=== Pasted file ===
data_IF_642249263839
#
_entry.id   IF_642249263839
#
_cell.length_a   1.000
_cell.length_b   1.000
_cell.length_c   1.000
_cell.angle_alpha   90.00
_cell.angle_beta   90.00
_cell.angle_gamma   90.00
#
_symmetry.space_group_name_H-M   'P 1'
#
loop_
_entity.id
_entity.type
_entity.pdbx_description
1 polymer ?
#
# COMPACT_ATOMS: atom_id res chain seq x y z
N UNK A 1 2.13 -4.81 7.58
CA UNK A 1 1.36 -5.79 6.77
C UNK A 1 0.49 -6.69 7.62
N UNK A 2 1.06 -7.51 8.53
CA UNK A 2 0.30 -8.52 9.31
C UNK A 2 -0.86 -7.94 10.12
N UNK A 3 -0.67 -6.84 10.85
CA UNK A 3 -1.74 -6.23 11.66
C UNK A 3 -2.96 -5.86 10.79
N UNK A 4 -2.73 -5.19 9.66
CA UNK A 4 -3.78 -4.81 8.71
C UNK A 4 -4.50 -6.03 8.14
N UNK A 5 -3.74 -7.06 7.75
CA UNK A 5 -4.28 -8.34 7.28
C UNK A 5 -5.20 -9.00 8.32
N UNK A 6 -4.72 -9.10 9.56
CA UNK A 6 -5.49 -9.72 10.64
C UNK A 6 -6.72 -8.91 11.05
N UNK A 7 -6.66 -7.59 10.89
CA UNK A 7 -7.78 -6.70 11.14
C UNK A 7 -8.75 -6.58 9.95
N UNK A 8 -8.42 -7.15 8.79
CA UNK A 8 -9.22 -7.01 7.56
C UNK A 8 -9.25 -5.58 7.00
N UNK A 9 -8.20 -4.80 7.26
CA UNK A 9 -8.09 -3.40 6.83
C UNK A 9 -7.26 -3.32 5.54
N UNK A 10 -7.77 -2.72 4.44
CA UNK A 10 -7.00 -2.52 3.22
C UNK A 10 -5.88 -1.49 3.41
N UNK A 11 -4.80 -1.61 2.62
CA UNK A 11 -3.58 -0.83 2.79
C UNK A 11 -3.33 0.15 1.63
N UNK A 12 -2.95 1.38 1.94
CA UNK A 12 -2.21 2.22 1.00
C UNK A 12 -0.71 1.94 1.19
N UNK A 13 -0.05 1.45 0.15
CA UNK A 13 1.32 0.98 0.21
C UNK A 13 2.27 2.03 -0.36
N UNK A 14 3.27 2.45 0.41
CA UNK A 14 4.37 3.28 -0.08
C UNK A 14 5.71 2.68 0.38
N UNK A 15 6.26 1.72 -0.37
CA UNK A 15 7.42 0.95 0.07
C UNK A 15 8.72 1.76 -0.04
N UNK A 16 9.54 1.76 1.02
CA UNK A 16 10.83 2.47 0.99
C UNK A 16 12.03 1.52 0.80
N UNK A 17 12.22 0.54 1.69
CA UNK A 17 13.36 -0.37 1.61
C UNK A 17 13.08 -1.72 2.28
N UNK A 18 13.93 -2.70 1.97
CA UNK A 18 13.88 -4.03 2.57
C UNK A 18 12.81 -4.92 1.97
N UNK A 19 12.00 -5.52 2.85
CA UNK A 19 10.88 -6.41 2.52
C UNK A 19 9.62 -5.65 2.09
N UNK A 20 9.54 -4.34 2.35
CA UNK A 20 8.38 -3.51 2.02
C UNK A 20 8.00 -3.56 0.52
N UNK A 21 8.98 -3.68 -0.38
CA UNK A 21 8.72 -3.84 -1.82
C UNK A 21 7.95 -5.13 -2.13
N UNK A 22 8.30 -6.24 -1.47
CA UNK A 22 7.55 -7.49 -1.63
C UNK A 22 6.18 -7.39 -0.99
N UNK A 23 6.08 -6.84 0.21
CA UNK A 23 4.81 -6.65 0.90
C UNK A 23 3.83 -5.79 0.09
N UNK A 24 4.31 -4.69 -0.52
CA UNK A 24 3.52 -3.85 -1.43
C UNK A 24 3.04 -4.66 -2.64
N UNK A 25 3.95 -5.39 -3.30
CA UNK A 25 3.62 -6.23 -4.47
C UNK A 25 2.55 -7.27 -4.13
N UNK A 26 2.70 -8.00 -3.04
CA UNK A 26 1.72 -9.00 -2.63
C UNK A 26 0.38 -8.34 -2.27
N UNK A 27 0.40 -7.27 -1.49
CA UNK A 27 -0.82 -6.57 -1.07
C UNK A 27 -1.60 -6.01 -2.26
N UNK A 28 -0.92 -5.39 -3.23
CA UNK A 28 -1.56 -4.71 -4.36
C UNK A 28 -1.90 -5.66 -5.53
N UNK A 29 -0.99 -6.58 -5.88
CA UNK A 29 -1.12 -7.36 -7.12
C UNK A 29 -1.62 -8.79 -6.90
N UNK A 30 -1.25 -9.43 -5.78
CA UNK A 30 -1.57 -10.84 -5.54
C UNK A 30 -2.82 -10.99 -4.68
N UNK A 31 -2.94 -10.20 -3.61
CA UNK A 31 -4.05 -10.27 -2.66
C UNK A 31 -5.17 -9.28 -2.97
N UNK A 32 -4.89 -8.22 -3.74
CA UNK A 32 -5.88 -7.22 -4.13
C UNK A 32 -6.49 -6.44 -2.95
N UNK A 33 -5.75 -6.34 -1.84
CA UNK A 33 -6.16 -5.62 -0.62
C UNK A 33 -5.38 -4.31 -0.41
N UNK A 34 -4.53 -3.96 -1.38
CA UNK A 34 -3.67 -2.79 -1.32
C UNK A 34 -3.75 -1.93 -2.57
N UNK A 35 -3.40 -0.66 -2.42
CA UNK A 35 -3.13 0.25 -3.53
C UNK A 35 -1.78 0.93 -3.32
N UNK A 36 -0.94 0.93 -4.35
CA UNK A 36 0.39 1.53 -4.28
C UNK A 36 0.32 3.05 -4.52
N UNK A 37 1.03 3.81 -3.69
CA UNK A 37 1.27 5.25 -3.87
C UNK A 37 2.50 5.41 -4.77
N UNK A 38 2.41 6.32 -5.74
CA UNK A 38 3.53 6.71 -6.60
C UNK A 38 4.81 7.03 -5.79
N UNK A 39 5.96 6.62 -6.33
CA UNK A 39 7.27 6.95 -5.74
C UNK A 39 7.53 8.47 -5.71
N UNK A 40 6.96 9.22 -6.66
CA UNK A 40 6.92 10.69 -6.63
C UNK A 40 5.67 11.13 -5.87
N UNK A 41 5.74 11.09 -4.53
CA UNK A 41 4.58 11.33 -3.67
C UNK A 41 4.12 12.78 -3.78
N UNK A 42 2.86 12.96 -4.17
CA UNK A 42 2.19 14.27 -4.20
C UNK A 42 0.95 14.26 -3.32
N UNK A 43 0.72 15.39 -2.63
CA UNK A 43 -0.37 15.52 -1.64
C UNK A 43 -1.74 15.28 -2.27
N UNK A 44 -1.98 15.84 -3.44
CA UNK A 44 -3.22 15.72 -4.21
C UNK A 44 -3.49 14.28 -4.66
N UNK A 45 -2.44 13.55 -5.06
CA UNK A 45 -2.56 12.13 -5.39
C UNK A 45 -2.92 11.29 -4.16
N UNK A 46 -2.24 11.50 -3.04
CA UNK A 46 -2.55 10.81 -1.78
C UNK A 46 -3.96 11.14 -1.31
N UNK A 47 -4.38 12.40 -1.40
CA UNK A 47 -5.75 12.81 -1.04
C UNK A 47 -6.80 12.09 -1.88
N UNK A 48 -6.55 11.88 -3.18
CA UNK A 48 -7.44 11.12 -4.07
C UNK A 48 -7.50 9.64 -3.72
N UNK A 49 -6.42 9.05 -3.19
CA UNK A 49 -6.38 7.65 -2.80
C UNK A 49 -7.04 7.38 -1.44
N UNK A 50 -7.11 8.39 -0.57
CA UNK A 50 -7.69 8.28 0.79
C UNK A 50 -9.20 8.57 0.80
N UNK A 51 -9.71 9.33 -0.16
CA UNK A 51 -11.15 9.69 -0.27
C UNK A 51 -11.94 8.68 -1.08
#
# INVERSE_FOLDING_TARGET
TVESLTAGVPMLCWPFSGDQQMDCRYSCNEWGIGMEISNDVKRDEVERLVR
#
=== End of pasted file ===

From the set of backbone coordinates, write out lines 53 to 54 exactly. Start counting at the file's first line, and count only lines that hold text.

C UNK A 11 -3.33 0.15 1.63
N UNK A 12 -2.95 1.38 1.94